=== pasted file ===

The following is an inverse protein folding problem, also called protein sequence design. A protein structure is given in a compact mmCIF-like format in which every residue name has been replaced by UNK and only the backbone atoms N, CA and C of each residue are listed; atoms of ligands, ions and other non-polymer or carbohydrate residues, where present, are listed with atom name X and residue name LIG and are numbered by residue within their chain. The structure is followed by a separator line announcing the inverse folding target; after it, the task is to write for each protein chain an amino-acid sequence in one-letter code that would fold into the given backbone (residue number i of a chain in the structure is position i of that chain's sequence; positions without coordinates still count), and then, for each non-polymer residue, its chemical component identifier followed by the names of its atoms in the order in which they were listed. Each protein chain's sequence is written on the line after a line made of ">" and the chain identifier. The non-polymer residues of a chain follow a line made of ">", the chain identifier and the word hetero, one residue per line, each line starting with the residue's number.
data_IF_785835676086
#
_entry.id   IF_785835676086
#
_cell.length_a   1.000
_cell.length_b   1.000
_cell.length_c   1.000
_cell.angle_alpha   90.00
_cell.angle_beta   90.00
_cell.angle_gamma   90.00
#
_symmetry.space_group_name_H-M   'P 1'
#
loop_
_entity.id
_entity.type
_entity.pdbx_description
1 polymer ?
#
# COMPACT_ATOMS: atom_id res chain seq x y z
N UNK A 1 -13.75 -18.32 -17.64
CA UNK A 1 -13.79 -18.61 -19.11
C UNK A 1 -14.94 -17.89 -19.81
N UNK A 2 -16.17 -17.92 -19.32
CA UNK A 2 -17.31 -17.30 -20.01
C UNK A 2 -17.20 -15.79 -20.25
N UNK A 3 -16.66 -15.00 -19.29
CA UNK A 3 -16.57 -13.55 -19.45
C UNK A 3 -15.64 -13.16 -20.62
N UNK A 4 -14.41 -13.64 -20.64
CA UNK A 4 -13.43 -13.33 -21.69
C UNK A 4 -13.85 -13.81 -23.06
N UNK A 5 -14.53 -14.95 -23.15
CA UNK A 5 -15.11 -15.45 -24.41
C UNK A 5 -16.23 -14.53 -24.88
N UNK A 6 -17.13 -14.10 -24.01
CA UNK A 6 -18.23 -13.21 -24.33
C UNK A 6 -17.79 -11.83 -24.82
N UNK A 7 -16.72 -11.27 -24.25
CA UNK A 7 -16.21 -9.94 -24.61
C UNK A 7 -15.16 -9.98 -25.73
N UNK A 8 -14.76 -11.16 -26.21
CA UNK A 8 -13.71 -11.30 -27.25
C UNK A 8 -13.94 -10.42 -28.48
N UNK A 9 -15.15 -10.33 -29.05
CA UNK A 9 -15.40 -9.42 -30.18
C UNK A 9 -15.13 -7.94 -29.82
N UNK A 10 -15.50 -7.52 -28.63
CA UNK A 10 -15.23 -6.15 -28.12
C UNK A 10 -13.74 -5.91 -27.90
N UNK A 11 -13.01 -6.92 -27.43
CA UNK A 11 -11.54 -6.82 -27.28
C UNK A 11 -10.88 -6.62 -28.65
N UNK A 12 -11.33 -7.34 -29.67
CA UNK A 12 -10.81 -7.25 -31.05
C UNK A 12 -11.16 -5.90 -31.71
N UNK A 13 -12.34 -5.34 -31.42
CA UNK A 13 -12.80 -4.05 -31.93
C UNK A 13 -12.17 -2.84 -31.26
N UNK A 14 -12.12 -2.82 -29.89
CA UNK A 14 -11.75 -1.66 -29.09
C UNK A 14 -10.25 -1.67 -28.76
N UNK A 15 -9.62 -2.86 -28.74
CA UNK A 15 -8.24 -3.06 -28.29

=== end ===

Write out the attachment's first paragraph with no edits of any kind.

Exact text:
The following is an inverse protein folding problem, also called protein sequence design. A protein structure is given in a compact mmCIF-like format in which every residue name has been replaced by UNK and only the backbone atoms N, CA and C of each residue are listed; atoms of ligands, ions and other non-polymer or carbohydrate residues, where present, are listed with atom name X and residue name LIG and are numbered by residue within their chain. The structure is followed by a separator line announcing the inverse folding target; after it, the task is to write for each protein chain an amino-acid sequence in one-letter code that would fold into the given backbone (residue number i of a chain in the structure is position i of that chain's sequence; positions without coordinates still count), and then, for each non-polymer residue, its chemical component identifier followed by the names of its atoms in the order in which they were listed. Each protein chain's sequence is written on the line after a line made of ">" and the chain identifier. The non-polymer residues of a chain follow a line made of ">", the chain identifier and the word hetero, one residue per line, each line starting with the residue's number.